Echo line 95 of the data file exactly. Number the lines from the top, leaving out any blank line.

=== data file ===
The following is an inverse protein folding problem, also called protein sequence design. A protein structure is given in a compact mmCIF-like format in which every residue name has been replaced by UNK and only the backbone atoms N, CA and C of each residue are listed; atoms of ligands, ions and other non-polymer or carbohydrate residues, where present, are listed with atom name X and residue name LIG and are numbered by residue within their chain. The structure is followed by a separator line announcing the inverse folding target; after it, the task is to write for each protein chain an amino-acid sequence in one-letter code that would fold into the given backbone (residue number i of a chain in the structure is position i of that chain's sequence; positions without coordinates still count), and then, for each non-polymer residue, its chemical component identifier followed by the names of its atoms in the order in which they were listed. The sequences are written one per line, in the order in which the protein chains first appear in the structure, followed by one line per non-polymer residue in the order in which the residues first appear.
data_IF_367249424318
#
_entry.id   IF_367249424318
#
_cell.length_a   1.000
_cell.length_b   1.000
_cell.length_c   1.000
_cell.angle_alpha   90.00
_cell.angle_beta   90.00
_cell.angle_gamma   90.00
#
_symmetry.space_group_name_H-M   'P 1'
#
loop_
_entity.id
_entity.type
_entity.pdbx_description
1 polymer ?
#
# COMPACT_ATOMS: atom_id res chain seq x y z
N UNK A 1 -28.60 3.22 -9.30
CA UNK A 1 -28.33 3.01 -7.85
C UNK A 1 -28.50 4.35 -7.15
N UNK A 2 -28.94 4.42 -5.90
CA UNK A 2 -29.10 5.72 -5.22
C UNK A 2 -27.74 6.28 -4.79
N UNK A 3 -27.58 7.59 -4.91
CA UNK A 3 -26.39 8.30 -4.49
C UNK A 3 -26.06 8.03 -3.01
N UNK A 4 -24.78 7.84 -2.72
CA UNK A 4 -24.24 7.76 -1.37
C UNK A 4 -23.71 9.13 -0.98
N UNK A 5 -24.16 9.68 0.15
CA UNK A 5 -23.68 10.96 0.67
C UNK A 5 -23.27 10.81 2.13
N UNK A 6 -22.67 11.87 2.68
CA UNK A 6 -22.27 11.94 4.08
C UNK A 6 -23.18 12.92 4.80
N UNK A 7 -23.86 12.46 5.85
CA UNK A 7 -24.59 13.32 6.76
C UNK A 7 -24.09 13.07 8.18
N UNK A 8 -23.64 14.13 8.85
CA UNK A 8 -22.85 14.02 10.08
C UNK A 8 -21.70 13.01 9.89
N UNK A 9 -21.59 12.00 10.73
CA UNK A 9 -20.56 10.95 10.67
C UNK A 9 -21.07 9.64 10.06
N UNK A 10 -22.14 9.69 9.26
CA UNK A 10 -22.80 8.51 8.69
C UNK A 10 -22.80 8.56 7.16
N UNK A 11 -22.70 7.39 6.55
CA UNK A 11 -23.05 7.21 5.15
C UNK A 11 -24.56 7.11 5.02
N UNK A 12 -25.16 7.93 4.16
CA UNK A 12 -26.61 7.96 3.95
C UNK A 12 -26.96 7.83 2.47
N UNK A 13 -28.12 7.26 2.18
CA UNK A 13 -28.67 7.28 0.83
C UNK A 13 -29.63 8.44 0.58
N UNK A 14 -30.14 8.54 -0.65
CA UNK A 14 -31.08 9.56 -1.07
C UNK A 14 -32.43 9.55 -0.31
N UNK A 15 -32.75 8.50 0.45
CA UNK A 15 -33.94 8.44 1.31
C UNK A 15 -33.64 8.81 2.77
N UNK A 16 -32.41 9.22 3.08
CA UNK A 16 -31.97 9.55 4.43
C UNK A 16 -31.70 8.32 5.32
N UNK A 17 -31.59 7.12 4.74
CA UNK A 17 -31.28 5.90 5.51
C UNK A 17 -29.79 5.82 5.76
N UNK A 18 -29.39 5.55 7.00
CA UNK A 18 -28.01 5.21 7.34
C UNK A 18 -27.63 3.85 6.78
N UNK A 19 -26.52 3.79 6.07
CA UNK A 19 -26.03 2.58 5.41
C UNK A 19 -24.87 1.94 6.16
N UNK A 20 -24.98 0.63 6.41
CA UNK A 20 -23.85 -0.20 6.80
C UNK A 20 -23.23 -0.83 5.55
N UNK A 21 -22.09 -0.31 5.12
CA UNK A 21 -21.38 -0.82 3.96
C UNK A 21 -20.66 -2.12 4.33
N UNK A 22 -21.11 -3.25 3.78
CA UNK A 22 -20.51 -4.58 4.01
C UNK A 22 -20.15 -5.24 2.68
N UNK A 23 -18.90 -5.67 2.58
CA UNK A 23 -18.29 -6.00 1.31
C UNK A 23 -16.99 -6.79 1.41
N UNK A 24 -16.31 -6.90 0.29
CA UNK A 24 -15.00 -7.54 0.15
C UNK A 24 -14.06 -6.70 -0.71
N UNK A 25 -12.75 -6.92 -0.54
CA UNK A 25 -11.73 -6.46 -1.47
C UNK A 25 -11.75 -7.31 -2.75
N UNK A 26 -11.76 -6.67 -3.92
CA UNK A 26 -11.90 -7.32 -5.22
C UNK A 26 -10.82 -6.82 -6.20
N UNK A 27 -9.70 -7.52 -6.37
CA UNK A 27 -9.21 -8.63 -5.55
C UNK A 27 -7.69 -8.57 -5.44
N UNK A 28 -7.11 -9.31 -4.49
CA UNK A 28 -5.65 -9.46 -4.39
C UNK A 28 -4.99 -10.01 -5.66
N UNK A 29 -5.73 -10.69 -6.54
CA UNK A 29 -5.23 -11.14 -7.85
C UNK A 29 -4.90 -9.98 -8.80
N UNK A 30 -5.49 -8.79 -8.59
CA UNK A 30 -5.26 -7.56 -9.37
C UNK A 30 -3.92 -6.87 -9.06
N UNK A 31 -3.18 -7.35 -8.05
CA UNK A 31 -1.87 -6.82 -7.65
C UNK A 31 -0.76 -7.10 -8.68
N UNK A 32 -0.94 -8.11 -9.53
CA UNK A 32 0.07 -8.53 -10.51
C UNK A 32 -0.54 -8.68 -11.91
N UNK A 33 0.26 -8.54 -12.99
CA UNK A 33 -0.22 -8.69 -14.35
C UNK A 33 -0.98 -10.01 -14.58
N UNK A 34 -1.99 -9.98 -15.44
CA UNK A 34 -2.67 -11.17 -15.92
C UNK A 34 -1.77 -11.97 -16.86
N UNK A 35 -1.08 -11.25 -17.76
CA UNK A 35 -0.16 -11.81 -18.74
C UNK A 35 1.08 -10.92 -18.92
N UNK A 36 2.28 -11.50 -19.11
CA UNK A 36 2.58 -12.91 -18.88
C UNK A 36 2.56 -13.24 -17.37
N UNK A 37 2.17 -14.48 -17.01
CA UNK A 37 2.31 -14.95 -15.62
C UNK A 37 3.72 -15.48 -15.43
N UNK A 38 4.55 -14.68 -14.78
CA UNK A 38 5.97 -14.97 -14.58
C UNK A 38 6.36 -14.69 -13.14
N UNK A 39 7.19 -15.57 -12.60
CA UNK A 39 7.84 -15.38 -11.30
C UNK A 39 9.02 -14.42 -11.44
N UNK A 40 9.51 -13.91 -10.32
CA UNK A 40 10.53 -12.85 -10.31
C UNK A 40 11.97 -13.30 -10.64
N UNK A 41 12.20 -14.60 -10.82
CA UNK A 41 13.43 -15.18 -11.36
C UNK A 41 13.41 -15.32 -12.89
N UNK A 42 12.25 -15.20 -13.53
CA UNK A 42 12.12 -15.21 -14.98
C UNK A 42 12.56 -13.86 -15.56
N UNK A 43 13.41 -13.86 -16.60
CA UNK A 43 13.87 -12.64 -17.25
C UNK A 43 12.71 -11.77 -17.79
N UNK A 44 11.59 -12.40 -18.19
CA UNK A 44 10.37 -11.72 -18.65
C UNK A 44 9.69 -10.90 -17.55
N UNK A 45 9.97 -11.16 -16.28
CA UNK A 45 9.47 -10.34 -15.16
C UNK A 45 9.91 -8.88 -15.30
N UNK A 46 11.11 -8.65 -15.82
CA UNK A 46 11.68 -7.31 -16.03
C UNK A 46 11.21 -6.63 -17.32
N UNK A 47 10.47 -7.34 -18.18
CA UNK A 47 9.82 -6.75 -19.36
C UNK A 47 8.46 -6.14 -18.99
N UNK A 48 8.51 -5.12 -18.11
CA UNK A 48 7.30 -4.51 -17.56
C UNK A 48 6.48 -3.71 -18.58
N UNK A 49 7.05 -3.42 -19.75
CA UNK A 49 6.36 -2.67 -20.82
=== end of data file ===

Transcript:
CA UNK A 25 -11.73 -6.46 -1.47